Where apprentices can get more work
Apprentices are in high demand across the nation, as employer confidence returns in line with easing COVID-19 restrictions in most states and government incentives that make hiring more attractive.
The Global Apprenticeship Network (GAN) Australian Apprenticeship Vacancy Index reveals there were 1413 listed available apprenticeships and traineeships last month, up from 1036 in June, 2019 - a 36 per cent increase year on year.
GAN Australia chief executive Gary Workman says it is mainly the result of growing employer confidence.
"Apart form Melbourne, most of the country seems to be easing their restrictions and lifting some of the social distancing requirements," he says.
"Employers are keen to get back to business.
"There is built-up demand there, certainly in construction (where) there has been more interest in apprenticeships over the last 12 months.
"With the COVID-19 issues, youth unemployment is sitting around 16 per cent so it's good to see employers looking at potential options for young people."
Workman says financial incentives for employers to hire apprentices that kicked in last July have also helped boost the number of available positions in the past year.
Under the Australian Apprenticeships Incentives Program - which is set to be updated and streamlined in January, 2021 - commencement, retention and completion payments are offered to employers who hire workers in high-demand occupations.
"There is increased money available for employers to take on apprentices," Workman says.
"Unlike the JobKeeper arrangement, they are permanent increases, which is good."
The vacancy index reveals the occupational groups that experienced the largest jump in available apprenticeships and traineeships included building and construction (up 86 per cent, 204 more entry-level jobs), hospitality, travel and tourism (61 per cent, 51 jobs), electrical, electronics and utilities (58 per cent, 50 jobs), and metal and engineering (46 per cent, 37 jobs).
On the other hand, there was a drop in vacancies in automotive and boating (down 32 per cent, 50 fewer entry-level jobs).
Workman says some of the growth in apprenticeships may be caused by employers replacing staff they lost three or four months ago when business shutdowns took affect, rather than a genuine increase in headcounts.
Another influencing factor may be the lack of available overseas workers while borders are closed.
"Some bigger builders use 457 visas and those options are becoming harder and more expensive so hopefully, like the 'Buy Australia' campaign, people will think about supporting Australian youth as well," he says.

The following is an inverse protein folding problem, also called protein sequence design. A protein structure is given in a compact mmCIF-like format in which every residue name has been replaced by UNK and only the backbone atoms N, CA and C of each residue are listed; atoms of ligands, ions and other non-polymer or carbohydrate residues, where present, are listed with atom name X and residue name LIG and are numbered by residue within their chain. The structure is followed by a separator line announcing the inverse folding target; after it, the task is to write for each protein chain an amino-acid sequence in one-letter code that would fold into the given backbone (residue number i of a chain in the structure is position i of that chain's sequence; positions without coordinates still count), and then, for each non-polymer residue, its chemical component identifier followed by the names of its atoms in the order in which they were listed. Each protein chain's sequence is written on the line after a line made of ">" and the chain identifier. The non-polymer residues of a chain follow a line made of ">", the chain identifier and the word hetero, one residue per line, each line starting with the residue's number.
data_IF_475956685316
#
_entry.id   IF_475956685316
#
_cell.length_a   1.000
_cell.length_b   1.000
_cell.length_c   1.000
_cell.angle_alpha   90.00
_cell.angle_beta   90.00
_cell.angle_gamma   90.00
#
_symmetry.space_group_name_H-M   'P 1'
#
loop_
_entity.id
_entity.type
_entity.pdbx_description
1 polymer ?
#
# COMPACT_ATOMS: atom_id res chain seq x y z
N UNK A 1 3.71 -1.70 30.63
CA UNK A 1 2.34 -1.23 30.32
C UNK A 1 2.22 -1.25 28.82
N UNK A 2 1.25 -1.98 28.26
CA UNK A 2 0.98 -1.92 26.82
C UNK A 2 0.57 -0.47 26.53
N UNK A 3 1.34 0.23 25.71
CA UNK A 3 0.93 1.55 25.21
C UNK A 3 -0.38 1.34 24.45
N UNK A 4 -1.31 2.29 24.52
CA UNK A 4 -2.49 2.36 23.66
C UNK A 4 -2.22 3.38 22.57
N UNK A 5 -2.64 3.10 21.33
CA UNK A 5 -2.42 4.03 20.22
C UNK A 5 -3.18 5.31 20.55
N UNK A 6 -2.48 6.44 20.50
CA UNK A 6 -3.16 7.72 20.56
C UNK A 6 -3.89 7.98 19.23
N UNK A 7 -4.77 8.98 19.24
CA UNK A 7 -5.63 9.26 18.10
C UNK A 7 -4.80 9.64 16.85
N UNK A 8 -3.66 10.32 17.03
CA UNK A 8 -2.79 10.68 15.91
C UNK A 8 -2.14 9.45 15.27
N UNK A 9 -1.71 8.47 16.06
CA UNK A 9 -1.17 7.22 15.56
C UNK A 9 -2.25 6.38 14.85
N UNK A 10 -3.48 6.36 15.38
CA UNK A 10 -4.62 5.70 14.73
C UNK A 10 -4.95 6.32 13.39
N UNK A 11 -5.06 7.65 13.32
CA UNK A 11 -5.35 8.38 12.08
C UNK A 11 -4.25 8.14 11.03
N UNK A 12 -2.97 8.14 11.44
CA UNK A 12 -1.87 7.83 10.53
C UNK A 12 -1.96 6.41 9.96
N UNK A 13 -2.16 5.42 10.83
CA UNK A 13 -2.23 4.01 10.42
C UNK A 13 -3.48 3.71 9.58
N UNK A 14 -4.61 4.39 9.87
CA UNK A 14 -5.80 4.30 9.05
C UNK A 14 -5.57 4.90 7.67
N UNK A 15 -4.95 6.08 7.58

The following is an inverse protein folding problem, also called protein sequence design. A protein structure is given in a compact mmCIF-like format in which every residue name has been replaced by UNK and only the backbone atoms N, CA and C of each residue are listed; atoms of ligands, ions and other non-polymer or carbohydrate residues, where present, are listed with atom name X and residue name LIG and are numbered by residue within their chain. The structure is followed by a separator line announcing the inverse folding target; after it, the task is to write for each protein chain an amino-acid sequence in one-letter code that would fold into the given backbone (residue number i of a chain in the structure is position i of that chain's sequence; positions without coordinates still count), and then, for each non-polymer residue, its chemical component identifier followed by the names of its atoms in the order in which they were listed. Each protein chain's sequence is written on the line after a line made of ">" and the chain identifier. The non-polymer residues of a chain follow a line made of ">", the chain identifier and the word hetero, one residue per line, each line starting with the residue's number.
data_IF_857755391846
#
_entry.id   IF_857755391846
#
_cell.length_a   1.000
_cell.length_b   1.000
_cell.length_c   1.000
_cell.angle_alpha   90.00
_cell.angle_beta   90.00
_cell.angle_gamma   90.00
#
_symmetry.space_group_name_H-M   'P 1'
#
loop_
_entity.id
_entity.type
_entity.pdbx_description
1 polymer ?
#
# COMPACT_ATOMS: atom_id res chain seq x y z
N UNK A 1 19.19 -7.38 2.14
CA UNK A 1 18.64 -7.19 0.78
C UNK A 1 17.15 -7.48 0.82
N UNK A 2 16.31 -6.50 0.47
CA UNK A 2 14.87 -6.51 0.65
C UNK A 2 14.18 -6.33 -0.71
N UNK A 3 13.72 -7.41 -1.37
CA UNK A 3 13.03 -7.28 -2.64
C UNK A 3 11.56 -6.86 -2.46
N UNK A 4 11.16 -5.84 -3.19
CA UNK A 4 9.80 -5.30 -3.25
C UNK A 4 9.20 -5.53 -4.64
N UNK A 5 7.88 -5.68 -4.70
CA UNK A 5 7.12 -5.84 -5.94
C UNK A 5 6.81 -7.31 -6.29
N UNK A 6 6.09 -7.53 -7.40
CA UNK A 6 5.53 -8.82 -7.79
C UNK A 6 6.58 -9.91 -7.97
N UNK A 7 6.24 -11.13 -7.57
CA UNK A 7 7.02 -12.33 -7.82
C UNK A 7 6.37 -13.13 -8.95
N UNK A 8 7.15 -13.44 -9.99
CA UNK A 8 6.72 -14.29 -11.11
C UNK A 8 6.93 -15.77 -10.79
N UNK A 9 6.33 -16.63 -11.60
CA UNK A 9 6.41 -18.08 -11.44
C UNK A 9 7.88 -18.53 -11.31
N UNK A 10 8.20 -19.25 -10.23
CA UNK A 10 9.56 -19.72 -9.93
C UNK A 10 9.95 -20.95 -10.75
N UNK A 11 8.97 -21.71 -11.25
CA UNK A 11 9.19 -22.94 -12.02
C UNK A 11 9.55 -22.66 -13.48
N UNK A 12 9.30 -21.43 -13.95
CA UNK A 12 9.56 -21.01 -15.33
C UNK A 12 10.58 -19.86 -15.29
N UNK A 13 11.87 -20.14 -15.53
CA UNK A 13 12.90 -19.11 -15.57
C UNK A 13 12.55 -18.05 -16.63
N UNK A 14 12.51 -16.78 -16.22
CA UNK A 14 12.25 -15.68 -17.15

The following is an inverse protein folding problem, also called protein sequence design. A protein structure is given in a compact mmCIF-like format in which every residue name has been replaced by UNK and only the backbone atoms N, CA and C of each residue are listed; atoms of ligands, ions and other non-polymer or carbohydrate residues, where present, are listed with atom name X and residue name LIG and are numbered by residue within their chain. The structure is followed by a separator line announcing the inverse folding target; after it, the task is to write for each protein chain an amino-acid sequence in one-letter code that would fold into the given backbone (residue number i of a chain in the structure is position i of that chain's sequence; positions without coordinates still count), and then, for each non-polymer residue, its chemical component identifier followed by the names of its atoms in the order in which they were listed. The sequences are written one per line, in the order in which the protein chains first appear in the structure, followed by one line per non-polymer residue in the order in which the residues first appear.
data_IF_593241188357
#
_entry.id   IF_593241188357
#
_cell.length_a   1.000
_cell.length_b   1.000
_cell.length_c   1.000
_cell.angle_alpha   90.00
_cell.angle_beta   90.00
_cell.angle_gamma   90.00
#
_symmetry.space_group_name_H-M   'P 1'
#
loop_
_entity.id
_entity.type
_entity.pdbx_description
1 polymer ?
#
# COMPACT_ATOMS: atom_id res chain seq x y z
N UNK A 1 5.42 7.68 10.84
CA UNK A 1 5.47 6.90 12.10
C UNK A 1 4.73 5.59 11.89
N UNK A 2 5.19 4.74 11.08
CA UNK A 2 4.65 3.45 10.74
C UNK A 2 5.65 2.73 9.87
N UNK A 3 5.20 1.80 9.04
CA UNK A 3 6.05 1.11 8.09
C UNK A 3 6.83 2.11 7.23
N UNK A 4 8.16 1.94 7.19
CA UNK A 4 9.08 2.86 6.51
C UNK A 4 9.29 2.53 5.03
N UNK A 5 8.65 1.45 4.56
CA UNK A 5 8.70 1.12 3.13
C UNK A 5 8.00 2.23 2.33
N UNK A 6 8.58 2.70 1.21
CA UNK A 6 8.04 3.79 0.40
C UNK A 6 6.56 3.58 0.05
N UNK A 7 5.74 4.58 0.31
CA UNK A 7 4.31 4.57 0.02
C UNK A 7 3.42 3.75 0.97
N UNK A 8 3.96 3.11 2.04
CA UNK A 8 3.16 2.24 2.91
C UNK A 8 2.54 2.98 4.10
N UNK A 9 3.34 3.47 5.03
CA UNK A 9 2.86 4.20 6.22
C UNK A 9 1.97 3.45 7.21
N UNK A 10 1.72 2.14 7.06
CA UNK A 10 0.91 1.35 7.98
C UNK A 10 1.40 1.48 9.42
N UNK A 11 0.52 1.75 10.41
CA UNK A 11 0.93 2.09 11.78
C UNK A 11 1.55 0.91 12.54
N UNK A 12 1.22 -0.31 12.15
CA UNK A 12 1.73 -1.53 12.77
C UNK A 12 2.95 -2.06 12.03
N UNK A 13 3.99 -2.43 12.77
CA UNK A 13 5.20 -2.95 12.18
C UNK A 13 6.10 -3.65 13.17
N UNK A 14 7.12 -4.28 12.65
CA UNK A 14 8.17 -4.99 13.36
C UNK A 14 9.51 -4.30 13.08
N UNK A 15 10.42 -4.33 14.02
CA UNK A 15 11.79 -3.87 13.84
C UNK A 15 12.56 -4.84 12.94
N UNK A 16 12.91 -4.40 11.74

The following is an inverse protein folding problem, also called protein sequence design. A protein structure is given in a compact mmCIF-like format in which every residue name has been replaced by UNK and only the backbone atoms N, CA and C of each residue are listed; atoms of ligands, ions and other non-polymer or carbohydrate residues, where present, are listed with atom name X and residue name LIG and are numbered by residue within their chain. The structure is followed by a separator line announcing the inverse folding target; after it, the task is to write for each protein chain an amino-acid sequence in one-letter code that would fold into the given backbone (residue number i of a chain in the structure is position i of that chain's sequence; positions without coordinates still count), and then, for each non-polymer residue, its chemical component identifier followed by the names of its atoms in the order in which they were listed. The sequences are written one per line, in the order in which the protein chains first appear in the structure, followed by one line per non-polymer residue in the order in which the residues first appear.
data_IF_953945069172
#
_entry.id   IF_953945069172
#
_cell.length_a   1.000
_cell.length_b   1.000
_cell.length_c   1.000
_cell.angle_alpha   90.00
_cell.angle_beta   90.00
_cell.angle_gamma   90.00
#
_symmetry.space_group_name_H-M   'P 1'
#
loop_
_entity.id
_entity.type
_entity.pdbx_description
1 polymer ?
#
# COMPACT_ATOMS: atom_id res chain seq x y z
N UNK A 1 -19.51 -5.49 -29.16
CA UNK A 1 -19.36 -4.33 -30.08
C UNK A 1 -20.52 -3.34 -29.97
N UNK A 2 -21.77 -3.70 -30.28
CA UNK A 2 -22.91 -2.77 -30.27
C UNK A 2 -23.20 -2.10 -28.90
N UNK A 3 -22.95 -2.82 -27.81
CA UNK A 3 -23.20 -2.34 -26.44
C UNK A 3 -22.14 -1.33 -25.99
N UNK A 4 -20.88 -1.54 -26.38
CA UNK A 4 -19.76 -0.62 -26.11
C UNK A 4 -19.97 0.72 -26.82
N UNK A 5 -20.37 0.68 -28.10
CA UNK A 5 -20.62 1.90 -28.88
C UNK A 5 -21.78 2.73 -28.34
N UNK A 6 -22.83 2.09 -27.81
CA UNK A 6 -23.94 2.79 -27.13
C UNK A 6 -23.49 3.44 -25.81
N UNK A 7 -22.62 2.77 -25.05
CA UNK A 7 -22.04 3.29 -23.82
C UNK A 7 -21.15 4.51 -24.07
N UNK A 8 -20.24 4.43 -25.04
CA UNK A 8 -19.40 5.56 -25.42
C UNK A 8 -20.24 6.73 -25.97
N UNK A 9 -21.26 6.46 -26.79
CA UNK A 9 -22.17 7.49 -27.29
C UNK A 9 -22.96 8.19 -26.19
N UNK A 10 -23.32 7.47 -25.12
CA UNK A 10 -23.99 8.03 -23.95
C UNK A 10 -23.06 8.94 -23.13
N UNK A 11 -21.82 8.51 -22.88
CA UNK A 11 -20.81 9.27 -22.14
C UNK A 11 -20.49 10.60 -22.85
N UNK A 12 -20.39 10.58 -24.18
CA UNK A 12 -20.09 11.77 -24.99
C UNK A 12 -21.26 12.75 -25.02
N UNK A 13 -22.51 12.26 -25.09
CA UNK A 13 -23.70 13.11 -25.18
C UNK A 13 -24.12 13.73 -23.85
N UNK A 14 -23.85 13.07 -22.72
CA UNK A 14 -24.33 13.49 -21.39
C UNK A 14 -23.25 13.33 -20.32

Every state and territory recorded an increase in apprenticeships in the 12 months to June, except the ACT.
Queensland doubled its vacancies from 170 to 343.
In South Australia the number increased by 79 per cent (44 more jobs), Victoria was up 21 per cent (60 jobs), and New South Wales grew 10 per cent (42 jobs).
Tasmania and the Northern Territory quadrupled and tripled their vacancies respectively, but came off a very low base.
It is hoped job growth will continue into the future following the Federal Government's announcement of its JobTrainer package, which includes $1.5 billion to expand apprentice and trainee wage subsidies as well as 340,000 subsidised places in vocational education for people affected by COVID-19.
EZRA IS ON TRACK FOR A JOB IN PLUMBING
Year 11 student and plumbing pre-apprentice Ezra Lane is juggling high school at St Patrick's Technical College with completing a Certificate II in Plumbing at TAFE.
He says it is a great way to prepare for his future career.
"Once a week I go to TAFE," he says.
"We go into the workshop and complete hands-on learning and we do a lot of booklet learning about how to get workplace ready.
"Hopefully next year I can gain an apprenticeship with a company I like, then finish Year 12 as a school-based apprentice then go into a normal apprenticeship.
"I think it's really helpful (combining school and vocational education) because once I do go into an apprenticeship I will know a lot more than other people.
"I am so keen to get onto a job site and get as much hands-on experience as possible."
Lane, from South Australia, says some plumbing businesses have been affected by COVID-19 but he is not worried about being able to find work.
"There is always going to be a need for trades and it's going to grow as the population is growing," he says.
St Patrick's Technical College previously accepted only Year 11 and 12 students but is introducing a Year 10 cohort in 2021.
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Originally published as Where apprentices can get more work